With all the panels shaped and raised, it's time to sand the panels.
I use a pneumatic Dynabrade random orbital sander for this job. The pad is flexible enough to mold to the convexed shape. #180 paper makes quick work of this job. I sand both the shaped portion and the back of the panel. The front will get smoothed up when I run the doors through the Wide Belt sander later.
Once all the panels have been sanded, I stained the outer edges of each panel. Doing this will keep from having an unstained lined appear months later when the panels expand or contract with the seasons.
All stained and stacked up in an ascending order ready to be mated up with the stiles and rails.
Before mating them with the panels, I insert a 5/16" x 5/16" x 1" Panel Buddy. These are made of fairly stiff, but flexible foam rubber and is used to keep the panel centered in the frame. It also allows some expansion and contraction of the panel. Some guys do not use these and only make the panels about a 1/16" to 1/8" less than needed. Buy my OCD tells me to use them as not only will keep the panels centered in the frames, it also keeps them from rattling inside the frame.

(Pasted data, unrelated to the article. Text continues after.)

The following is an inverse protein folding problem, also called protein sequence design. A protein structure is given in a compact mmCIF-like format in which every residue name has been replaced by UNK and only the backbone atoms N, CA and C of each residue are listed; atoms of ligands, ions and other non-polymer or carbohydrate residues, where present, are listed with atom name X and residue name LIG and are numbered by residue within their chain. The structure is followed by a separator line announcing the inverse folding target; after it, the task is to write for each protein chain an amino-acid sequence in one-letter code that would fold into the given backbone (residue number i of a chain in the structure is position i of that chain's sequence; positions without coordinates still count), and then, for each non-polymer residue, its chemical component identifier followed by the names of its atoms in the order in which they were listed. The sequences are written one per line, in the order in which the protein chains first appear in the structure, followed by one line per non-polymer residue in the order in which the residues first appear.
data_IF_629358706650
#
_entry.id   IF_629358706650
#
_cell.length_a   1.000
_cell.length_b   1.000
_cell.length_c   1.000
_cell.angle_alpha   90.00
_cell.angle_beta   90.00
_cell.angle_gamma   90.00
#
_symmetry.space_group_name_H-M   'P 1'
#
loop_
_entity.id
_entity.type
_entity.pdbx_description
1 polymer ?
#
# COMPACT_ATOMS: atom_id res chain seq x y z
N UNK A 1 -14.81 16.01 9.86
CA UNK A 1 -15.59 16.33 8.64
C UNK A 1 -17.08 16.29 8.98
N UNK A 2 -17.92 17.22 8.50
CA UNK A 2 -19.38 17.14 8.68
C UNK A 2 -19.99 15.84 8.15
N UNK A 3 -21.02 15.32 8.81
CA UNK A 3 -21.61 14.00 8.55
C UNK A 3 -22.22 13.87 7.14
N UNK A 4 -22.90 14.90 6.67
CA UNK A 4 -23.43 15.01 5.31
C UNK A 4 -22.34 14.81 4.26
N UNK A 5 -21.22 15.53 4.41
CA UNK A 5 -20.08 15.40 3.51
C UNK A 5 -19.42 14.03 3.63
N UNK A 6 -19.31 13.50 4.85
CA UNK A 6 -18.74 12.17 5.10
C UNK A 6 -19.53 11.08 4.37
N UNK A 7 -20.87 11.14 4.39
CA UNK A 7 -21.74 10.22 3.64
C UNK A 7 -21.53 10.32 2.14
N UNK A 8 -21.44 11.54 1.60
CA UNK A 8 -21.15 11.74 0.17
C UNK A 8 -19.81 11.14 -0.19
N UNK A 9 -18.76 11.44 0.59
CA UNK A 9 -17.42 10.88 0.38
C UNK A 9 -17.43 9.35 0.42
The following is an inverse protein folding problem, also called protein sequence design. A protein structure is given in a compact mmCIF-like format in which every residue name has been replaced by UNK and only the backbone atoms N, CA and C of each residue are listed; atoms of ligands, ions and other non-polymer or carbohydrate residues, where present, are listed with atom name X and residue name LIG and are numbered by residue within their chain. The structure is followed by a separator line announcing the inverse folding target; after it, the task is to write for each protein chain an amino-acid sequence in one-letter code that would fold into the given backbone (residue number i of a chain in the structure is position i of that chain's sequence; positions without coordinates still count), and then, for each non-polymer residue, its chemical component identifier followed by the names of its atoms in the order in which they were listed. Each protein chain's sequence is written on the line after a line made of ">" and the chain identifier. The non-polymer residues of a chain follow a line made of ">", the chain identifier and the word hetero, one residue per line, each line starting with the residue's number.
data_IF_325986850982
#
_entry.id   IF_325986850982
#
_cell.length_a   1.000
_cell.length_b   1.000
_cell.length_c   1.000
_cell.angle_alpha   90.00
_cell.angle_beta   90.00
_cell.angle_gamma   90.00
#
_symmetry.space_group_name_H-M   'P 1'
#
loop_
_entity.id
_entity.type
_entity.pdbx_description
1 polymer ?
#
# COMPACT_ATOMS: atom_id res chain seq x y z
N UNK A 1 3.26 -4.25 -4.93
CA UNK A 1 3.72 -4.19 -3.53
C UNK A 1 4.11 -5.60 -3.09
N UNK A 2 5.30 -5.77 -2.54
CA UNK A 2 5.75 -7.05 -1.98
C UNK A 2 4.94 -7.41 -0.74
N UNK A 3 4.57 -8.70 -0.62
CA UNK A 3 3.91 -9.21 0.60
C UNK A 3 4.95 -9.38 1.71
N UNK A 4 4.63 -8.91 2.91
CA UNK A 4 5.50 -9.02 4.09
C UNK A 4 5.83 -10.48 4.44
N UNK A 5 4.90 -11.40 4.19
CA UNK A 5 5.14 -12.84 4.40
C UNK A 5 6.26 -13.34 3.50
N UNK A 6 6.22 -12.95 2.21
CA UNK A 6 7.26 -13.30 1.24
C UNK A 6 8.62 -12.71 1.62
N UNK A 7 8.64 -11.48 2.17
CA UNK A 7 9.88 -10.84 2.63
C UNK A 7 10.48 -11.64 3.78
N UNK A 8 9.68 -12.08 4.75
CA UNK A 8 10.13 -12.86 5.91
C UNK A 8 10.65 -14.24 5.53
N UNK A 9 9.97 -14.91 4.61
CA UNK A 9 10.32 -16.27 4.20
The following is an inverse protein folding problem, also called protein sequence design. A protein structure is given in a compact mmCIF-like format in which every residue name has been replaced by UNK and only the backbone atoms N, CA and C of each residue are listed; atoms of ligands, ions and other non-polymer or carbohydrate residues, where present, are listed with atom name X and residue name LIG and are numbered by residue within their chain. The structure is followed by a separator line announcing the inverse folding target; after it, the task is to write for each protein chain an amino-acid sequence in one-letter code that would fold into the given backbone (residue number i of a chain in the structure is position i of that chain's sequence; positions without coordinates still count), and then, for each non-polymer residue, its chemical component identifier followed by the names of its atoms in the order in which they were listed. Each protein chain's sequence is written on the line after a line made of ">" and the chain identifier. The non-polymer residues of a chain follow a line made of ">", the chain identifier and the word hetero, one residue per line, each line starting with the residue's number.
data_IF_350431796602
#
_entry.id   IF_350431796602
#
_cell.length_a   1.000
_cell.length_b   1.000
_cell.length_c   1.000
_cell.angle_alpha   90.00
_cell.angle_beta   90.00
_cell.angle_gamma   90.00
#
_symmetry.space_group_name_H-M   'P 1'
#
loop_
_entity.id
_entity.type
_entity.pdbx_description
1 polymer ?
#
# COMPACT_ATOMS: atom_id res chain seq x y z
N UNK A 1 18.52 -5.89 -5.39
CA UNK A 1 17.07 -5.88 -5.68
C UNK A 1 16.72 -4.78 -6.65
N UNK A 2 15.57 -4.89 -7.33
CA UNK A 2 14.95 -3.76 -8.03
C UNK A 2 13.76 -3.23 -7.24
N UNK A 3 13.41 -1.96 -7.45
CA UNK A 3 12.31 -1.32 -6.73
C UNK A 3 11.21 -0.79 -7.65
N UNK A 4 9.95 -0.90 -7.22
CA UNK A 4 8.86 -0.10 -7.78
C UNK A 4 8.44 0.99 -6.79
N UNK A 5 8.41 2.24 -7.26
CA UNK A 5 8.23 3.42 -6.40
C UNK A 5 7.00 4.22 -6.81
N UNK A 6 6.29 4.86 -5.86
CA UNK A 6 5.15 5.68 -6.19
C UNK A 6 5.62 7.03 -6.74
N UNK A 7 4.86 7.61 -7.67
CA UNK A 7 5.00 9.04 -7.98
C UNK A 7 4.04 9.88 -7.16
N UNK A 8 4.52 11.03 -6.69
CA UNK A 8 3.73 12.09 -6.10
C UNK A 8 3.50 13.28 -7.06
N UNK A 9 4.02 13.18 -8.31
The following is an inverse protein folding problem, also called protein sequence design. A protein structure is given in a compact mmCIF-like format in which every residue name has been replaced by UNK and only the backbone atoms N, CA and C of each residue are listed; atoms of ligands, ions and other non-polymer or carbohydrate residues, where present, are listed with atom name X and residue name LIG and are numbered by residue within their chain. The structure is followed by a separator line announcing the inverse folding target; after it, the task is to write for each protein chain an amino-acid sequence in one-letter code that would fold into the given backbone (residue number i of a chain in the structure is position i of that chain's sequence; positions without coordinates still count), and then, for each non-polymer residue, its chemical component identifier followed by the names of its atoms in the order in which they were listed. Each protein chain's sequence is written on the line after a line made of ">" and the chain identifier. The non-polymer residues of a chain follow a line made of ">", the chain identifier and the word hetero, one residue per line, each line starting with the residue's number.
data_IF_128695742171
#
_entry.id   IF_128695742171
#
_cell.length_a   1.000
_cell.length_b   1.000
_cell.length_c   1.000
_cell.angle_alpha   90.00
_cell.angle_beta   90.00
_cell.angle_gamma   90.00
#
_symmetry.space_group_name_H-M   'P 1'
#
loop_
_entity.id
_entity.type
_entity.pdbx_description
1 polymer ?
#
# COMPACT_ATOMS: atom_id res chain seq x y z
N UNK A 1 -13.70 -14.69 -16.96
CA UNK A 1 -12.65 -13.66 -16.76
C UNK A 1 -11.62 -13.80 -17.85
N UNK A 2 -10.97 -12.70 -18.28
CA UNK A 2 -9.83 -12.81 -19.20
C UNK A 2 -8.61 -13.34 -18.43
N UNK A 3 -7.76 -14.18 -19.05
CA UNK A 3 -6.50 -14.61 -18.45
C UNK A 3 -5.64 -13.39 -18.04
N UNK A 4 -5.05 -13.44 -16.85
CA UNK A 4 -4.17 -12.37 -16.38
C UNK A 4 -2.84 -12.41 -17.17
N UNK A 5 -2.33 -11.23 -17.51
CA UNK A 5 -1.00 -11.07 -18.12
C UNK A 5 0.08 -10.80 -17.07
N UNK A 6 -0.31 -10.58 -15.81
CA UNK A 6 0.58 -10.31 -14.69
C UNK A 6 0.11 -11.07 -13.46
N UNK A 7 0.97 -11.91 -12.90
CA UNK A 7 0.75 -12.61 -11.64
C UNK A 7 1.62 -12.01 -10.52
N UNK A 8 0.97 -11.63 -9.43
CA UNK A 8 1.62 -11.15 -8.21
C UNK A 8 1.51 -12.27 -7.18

I guess it's a personal choice...
A completed frame ready to match to the panel.
A short while later I have them all mated and stacked, ready to assemble.
I grab the first two doors, a pair, and lay out the pieces prior to gluing.
Assembled, ready to go to the clamp
The first door is done.
30 minutes later I have all 16 doors on the cart, drying.
Next up, running them through the Wide Belt sander...